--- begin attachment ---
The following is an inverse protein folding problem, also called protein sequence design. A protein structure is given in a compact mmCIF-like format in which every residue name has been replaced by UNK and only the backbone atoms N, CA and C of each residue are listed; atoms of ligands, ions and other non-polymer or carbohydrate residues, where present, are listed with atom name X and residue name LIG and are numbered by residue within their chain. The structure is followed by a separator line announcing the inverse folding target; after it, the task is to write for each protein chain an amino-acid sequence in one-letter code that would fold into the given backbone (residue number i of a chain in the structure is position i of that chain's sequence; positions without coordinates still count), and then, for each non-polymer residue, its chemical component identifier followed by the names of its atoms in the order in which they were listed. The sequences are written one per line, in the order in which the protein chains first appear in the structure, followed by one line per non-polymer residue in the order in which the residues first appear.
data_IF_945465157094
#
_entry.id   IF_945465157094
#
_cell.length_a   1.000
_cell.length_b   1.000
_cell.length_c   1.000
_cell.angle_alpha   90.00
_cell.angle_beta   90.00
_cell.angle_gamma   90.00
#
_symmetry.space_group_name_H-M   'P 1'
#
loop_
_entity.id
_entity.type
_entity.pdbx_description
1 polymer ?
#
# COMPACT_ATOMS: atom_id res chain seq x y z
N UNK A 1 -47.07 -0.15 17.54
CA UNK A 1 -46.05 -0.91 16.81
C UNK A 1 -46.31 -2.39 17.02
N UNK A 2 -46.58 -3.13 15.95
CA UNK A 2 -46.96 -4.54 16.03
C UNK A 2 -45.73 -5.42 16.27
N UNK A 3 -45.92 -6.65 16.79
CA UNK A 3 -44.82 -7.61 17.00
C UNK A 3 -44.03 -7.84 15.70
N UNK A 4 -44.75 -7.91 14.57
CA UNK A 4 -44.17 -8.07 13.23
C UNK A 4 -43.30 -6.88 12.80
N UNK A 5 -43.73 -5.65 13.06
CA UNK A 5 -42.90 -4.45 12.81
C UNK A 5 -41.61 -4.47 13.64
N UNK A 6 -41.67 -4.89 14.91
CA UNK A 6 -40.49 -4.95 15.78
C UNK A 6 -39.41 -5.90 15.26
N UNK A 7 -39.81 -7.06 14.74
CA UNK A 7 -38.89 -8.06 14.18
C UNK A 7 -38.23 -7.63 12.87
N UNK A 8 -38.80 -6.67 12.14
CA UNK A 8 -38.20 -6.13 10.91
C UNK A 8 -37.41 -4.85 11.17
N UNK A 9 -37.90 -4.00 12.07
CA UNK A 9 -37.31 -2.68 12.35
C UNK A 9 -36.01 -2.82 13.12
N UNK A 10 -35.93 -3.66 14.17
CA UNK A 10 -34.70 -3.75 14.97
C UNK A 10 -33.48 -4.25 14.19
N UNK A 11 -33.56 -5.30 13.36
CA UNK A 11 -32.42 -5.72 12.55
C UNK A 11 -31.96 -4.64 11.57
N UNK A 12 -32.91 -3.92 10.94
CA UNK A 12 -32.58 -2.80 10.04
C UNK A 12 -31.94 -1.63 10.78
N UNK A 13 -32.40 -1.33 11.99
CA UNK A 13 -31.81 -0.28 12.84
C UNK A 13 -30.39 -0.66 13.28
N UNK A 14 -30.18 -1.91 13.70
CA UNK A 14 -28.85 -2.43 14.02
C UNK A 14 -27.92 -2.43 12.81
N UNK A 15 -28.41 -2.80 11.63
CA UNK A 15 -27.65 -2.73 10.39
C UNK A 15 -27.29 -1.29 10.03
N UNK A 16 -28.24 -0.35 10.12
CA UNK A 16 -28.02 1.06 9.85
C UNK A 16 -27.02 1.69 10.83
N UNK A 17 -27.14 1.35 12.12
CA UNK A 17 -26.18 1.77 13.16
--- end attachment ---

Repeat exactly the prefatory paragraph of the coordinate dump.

The following is an inverse protein folding problem, also called protein sequence design. A protein structure is given in a compact mmCIF-like format in which every residue name has been replaced by UNK and only the backbone atoms N, CA and C of each residue are listed; atoms of ligands, ions and other non-polymer or carbohydrate residues, where present, are listed with atom name X and residue name LIG and are numbered by residue within their chain. The structure is followed by a separator line announcing the inverse folding target; after it, the task is to write for each protein chain an amino-acid sequence in one-letter code that would fold into the given backbone (residue number i of a chain in the structure is position i of that chain's sequence; positions without coordinates still count), and then, for each non-polymer residue, its chemical component identifier followed by the names of its atoms in the order in which they were listed. The sequences are written one per line, in the order in which the protein chains first appear in the structure, followed by one line per non-polymer residue in the order in which the residues first appear.